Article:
Secret Nazi-hunter who tracks suspects from the shadows

For 20 years, Stephen Ankier has avoided publicity as he exposed alleged war criminals living in Britain. Now, he explains what motivates his quest


V Tucked away from the crowds in the back corner of a coffee shop, Stephen Ankier cuts an unassuming figure.But the man with the thick white hair is one of the country’s leading experts in the hunt for Second World War criminals now living in Britain. Not that he readily admits it.
“I normally shun publicity. I’m just an ordinary member of the community. I have turned down offers to be interviewed on television,” he explained, in an almost whispering voice.
So publicity shy is that he refuses to be photographed. But his record speaks for itself. Since starting his research around 20 years ago, he has identified and tracked down former Nazis and their collaborators dotted around Britain.
He is responsible for sending details of many others to prosecutors in countries including the United States and Germany.
One of his most notable finds came in June, when he tracked down octogenarian Mychajlo Ostapenko in Nelson, Lancashire.
Mr Ostapenko is believed to be a former member of the 31st Punitive Brigade, an SS-led unit made up mainly of Ukrainian nationalists that was thought to have conducted atrocities throughout Poland in 1944.
Dr Ankier scoffed at the suggestion his locating of Mr Ostapenko had followed a James Bond-style hunt for his suspect.
His research work is based firmly in a desire to uncover the truth about what happened during the war and to see that justice is done, however belatedly.
“My career was in scientific and medical research. That is key, as much of the process of finding these people has similarities to what I was trained to do,” the 74-year-old explained.
“My training in science was all about documenting the truth. That’s all I’m doing — presenting the truth to the police, to the media, for the purposes of informing people.”
Based in Edgware, north-west London, the researcher first became interested in the subject during the 1990s after a series of high-profile cases about suspected former SS officers thought to be living freely in Britain.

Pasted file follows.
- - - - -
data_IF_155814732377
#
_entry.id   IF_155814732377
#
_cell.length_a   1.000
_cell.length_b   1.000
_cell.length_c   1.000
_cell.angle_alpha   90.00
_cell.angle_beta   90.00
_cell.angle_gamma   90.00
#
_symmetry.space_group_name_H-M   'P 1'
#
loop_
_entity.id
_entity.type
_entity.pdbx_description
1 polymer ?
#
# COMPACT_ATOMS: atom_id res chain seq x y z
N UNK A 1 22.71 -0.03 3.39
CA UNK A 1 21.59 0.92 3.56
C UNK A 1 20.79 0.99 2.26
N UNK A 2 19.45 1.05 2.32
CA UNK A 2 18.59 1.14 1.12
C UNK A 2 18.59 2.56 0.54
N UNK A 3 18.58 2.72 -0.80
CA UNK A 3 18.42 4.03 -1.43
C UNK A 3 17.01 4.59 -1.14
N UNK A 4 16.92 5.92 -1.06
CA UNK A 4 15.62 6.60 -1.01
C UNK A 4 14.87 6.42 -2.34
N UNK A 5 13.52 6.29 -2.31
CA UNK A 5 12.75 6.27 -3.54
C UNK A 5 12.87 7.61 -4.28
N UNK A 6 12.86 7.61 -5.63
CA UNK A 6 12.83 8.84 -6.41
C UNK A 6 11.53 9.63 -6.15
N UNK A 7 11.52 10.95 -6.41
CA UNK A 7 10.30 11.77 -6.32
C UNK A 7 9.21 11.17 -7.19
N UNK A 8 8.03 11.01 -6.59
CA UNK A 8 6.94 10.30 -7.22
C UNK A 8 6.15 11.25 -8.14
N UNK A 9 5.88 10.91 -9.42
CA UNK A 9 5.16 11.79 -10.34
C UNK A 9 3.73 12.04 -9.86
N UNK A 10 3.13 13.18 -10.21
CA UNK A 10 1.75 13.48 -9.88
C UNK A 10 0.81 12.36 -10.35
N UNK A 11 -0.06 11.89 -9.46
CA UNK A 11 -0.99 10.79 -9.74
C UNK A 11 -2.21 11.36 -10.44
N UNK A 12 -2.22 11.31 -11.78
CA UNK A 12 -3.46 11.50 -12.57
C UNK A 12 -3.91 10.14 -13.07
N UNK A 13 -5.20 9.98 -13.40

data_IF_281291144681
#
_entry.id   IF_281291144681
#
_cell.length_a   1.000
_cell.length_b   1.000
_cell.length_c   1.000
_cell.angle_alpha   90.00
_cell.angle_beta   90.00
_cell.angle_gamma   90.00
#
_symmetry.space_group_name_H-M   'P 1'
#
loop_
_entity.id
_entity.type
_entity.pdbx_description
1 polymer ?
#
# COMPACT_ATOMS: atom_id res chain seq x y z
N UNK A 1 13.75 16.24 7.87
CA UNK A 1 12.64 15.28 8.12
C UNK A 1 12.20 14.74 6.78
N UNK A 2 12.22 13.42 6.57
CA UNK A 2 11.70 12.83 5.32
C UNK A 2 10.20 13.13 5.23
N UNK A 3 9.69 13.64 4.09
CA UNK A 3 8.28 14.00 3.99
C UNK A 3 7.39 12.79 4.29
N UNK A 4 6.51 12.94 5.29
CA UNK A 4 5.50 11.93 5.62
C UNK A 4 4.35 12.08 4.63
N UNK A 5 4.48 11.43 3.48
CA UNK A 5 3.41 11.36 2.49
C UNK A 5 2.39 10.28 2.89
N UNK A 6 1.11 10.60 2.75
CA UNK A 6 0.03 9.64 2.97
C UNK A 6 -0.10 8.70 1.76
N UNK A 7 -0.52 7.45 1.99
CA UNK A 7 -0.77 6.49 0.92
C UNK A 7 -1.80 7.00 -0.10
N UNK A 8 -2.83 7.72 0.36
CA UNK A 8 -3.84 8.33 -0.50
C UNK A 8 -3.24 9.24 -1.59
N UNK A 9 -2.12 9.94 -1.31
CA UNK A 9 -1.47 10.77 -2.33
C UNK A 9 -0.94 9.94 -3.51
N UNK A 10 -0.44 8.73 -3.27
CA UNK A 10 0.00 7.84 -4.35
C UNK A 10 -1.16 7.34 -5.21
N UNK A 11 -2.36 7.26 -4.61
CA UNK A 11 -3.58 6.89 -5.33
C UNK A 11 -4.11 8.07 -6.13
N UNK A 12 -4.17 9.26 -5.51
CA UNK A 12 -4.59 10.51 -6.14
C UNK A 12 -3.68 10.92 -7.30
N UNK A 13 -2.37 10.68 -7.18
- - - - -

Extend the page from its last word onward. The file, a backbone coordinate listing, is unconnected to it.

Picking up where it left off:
It was believed that as many as 8,000 members of the infamous Ukrainian division ended up in this country — via a prisoner of war camp in Rimini — after the war.
“I started looking around in archives in Russia, Ukraine, Germany, Israel, Poland and here in the UK. I went to some of the countries to examine documents,” Dr Ankier said.
“The Russians, Ukrainians and Yad Vashem were all very helpful. They provided lists of names and rosters. It’s difficult when you’re a private individual. I’m not associated with any organisation, everything that I do is voluntary, at my own expense and I do not accept fees or expenses from the media.”
Partly assisted by his then MP, Andrew Dismore, Dr Ankier began trawling through lists of former concentration camp guards.
In Hampshire he found Alexander Huryn, who had worked at Trawniki in Poland, and one of his most significant discoveries was former Punitive Brigade officer Michael Karkoc, who he found living in Minnesota in the United States.
“The police knew all about Huryn, but here’s the problem,” Dr Ankier explained. “He didn’t deny he was a guard at the camp. But he said: ‘I didn’t kill anyone, I didn’t do anything wrong, I’ve lived a blameless life since I came to the UK, I’m just an old man’.
“He had been an armed guard on one side of the barbed wire while on the other side people were being murdered. I’m trying to be really open-minded. Maybe he didn’t do anything ‘wrong’.”
The investigator repeatedly points out that he is not on a witch-hunt: “I’m not judge and jury. I’m not on a crusade. I give them a fair chance.”
But when painstaking hours of solitary research turn up blanks, or prosecutors cannot act, how does the Mill Hill United Synagogue member deal with the setbacks?
“There are great highs and lows. There are dead ends. It doesn’t knock me back though.
“I tell my close friends what I’m doing and my wife is very supportive. However, my children probably think I’m a little bit ‘eccentric’ because, unfortunately, they can’t relate to the subject.
“This is a generational issue, which is why I am a passionate supporter of the work of the Holocaust Educational Trust.
“The pay-off is finding suspects alive. It’s like having a sudden insight into a problem when doing scientific research.
“Finding a suspect alive who may have been a murderer is not something to celebrate, but there’s a great sense of satisfaction in having done something significant.”
And with a knowing smile he concluded: “There could very well be more to come.” -

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